Parkers overall rating: 4 out of 5 4.0

Providing the increased Nissan 370Z Nismo performance is a tuned version of the V6 petrol engine in the regular model.

Single petrol engine

Rather than follow the latest trends and turbocharge the 3.7-litre engine under the Nismo’s bonnet, Nissan has instead tuned it to liberate more power. The result is an increase from 324bhp to 339bhp, which isn’t a significant leap considering the car’s looks.

In real terms the gains on the road are negligible: the sprint from 0-62mph takes 5.2 seconds, just a 0.1 second reduction over the regular 370Z, while the top speed continues to be limited to 155mph.

Due to the way the engine delivers its power, not peaking until a high 7,400rpm, and 371Nm of torque from 5,200rpm, it’s an aurally engaging experience as you work your way through the gears.

There’s also a neat feature with the six-speed manual gearbox (no automatic Nismo is offered) called Syncro Rev Control (SRC). As you change down the gears, the Nissan’s electronics blip the throttle for you, making gear changes smooth and keeping the car stable under braking.

What it doesn’t mask is the mechanical feel of the gearbox as you swap ratios, which could well feel agricultural to drivers of more civilised sports cars.

Thankfully, despite the increased power, official fuel consumption figures remain at a 26.6mpg average. On test, we found 22mpg difficult to maintain, with 15mpg being the norm on urban runs.

As a powerful front-engined, rear-wheel drive coupe, the Nismo’s handling promises to be fun. Although it is, it lacks the finesse of some of its key rivals, but that harder-edged distinction could win the Nismo fans among enthusiasts who crave something a touch more hairy-chested.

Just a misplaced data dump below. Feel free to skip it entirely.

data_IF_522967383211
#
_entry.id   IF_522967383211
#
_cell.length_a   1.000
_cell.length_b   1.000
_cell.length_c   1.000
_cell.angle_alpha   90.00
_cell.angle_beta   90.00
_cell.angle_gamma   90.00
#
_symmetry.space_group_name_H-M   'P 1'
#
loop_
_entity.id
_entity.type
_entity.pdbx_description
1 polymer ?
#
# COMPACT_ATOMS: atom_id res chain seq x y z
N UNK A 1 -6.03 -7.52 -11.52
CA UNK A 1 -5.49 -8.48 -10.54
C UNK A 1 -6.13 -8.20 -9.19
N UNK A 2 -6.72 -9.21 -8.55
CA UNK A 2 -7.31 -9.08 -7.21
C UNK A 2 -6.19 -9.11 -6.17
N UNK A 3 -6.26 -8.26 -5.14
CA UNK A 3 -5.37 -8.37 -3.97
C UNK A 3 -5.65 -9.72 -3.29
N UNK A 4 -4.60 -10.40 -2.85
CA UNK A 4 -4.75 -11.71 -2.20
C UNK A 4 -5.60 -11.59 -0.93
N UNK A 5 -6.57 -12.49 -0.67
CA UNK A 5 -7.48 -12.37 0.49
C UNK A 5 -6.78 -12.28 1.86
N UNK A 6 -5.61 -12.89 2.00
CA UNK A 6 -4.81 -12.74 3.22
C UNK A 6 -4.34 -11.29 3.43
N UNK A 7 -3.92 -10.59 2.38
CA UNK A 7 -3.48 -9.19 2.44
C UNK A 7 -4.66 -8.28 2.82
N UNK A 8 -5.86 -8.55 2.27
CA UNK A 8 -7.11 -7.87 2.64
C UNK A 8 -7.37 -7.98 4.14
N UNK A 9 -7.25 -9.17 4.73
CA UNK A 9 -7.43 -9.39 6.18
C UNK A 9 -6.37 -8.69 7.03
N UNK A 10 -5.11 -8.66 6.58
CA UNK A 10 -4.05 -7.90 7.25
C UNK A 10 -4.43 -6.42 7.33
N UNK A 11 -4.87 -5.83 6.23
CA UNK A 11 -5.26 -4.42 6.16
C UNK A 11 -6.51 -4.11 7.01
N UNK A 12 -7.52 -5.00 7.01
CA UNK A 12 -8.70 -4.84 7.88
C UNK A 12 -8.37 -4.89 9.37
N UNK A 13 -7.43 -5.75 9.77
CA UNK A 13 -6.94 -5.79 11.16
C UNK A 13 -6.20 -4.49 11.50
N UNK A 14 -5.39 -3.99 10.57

The weighty steering continues to engage and keep you focused, delivering accurate lines through corners. It provides enough feedback to feel confident knowing how secure the front of the car is.

Delivering the power through the enormous Nismo-specific 19-inch alloy wheels – wider at the back to rein in the car’s accelerative urges – the 370Z is very controllable and steady unless provoked by an eager right foot on the throttle. Do so and the handling becomes livelier, the back end stepping out on cue.

Those larger wheels and stiffened (by 15 percent, lowered by 10mm) suspension settings combine to make the 370Z Nismo less compliant than the standard variant too. It’s particularly noticeable at slower, urban speeds where ruts and ironworks are felt in detail, but even minor undulations on motorways can unsettle the Nissan.

Less contentious are the quality of the brakes, offering progressive and rapid retardation from high speeds, thanks to ventilated discs front and rear, with little fading after repeated heavy use.